Sandra E. Roelofs, the First Lady of Georgia and the wife of President Mikheil Saakashvili, will be at Women Deliver 2010. Ms. Roelofs is a noted advocate for women and girls and founded the charity foundation, SOCO which is active in advancing reproductive health and neonatal care. We asked Ms. Roelofs to speak about her the needs of girls and women in her country, and what she hopes to get from attending Women Deliver.
1. What are the biggest challenges girls and women face in your country?
They are hoping for peace, good health, good education and employment for themselves, their husbands and children. Family planning is a very pressing issue in Georgia. Young and middle-aged women are struggling with too high abortion rates and too low awareness and confidence in anti-conception methods. Adolescents need free and anonymous professional counselling on a community level, preferably by peers. Other challenges are better detection, referral and management of at-risk pregnancies, improvement of early child development issues like pre-school enrollment, early detection of mental and physical disorders and primary health care strengthening. Also prenatal and neonatal care can be improved by extending the screening of rare diseases and birth defects. Breast and cervical cancer screening has started successfully over the past two years but needs to become accessible for all women in all regions. Last but not least infertility in Georgian is affecting 15% of couples and is an underestimated problem in Georgia.
2. How are you working to improve the lives of girls and women in your country?
I am targeting maternal and infant mortality rates and working to reduce them by focusing both on a policy level through my National Reproductive Health Council under the Georgian Ministry of Health and on a practical level by assisting multi-children families, pregnant women and children under 5 years of age. I work through my humanitarian foundation, SOCO, which has a mobile medical team traveling to the more isolated regions of Georgia and offering free medical consultation. We also train health workers for better pregnancy diagnostics, disseminate information on healthy life styles and safe motherhood, and assist young children with health problems (especially rare diseases). Tackling health and social problems is of course synonymous to fighting extreme poverty, the first Millennium Development Goal. I also focus specifically on infectious diseases like TB and HIV/AIDS by chairing the Global Fund’s CCM Board.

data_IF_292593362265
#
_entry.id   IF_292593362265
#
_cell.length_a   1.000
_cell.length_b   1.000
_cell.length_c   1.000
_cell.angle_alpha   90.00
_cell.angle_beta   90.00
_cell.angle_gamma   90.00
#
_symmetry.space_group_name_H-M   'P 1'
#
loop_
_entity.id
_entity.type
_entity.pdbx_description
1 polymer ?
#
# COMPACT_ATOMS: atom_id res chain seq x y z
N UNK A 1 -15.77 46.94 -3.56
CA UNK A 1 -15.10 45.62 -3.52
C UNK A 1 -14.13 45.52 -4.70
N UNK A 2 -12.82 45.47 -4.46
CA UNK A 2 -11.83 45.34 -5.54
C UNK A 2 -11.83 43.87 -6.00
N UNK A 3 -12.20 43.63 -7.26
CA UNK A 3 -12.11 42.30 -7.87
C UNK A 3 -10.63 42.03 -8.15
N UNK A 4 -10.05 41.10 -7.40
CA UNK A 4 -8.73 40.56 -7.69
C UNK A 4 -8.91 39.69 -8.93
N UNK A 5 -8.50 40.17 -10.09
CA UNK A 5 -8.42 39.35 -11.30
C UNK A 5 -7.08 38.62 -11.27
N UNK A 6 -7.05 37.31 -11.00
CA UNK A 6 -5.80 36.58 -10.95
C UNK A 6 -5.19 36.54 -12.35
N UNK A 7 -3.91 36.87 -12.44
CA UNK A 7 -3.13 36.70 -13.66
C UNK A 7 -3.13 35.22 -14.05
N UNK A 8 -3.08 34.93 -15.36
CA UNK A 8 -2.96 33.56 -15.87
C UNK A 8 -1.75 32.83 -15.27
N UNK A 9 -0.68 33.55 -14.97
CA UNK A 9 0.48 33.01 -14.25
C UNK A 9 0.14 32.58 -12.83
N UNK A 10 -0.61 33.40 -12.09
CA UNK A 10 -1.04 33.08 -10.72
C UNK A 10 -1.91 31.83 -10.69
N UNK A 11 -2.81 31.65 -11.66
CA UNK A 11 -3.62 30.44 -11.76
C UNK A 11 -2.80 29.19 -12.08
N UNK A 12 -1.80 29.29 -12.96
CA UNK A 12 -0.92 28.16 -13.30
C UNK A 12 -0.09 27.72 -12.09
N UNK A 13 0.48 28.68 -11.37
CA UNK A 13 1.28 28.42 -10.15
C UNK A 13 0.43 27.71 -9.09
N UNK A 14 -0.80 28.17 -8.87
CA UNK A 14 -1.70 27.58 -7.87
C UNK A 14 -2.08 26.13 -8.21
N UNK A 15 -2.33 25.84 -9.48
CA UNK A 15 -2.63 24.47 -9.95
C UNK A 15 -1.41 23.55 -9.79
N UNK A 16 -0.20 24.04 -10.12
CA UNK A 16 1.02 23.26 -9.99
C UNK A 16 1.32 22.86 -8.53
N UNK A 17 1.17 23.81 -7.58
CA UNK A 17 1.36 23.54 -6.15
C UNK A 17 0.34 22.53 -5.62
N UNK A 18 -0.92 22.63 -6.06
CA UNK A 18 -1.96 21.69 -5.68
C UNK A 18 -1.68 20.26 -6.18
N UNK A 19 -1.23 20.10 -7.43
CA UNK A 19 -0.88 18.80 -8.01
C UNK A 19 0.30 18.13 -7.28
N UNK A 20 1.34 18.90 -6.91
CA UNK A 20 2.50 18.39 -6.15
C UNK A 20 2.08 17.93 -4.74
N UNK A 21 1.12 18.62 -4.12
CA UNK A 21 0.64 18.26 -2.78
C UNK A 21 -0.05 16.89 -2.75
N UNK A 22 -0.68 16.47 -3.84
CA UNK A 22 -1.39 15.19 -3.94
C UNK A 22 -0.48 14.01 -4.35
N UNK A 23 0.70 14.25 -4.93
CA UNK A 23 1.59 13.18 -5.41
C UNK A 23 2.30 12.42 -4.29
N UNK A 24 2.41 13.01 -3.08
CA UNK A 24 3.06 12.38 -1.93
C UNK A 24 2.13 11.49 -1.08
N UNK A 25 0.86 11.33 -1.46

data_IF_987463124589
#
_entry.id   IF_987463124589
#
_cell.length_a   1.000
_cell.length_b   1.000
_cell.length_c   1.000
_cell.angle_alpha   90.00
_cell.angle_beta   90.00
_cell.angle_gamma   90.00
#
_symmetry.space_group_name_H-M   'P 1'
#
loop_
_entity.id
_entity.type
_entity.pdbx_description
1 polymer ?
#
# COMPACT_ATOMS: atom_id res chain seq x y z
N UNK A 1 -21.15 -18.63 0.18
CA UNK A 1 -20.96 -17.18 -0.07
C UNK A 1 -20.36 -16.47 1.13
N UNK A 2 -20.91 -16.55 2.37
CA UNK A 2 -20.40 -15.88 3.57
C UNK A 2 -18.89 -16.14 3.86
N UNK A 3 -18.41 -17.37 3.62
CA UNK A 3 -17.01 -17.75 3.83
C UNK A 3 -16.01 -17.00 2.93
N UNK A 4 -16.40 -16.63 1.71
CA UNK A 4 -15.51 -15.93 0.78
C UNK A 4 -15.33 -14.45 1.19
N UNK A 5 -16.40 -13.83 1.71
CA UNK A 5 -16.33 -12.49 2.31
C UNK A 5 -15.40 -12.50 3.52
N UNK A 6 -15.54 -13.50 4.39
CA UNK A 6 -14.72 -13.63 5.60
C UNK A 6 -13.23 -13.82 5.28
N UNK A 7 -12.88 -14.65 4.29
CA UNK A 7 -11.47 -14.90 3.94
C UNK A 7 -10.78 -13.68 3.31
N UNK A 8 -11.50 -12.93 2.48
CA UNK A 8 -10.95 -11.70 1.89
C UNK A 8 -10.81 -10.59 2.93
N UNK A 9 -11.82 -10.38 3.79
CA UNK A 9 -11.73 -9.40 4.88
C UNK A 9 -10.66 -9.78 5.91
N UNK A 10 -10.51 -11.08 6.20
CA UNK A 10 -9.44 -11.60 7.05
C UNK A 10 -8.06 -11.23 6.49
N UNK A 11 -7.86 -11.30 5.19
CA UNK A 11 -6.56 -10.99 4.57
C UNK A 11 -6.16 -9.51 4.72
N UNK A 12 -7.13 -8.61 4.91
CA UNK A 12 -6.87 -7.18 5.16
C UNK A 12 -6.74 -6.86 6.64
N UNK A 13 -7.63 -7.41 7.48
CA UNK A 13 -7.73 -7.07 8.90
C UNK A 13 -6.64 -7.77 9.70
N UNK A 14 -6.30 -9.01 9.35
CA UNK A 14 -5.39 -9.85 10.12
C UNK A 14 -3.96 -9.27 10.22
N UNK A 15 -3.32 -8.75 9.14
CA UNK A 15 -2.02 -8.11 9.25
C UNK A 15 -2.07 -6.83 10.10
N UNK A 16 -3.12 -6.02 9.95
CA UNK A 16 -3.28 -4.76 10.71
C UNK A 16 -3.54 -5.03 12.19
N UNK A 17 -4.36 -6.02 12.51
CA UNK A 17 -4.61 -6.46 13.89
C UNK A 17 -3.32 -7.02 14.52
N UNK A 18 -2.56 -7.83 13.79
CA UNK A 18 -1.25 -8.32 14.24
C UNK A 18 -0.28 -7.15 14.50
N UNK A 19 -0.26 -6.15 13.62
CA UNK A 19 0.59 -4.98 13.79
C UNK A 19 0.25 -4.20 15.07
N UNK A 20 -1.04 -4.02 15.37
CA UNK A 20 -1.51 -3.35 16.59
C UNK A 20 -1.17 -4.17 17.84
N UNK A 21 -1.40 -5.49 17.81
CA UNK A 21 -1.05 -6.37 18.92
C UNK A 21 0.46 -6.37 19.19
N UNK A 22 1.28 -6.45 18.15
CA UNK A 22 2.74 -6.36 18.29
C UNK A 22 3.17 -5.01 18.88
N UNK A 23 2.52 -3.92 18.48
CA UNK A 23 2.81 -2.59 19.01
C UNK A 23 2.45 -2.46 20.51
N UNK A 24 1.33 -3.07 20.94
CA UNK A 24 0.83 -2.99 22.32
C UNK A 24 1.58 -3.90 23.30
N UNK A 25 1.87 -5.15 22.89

3. What do you hope to learn and do or take away from Women Deliver 2010?
Every conference is an ideal place for networking, having the chance to represent your country and discuss its problems and share success stories. At the same time one is learning how issues are dealt with in other countries, sometimes even on a regional level. For me every conference means finding new friends and people interested in the same issues, in this case reproductive health and in particular, safe motherhood. There is something that binds all participants -- we want to get good health systems, social safety nets and good projects in place to maximally assist our women and families to grow and live in good health and wealth. In order to reach this common and very noble goal we all come up with our best practices and best ideas, exchange them in the form of a conference, chat in the corridors, during the luncheons and dinners and exchange contact addresses to make sure we don¹t lose contact with all these inspiring persons.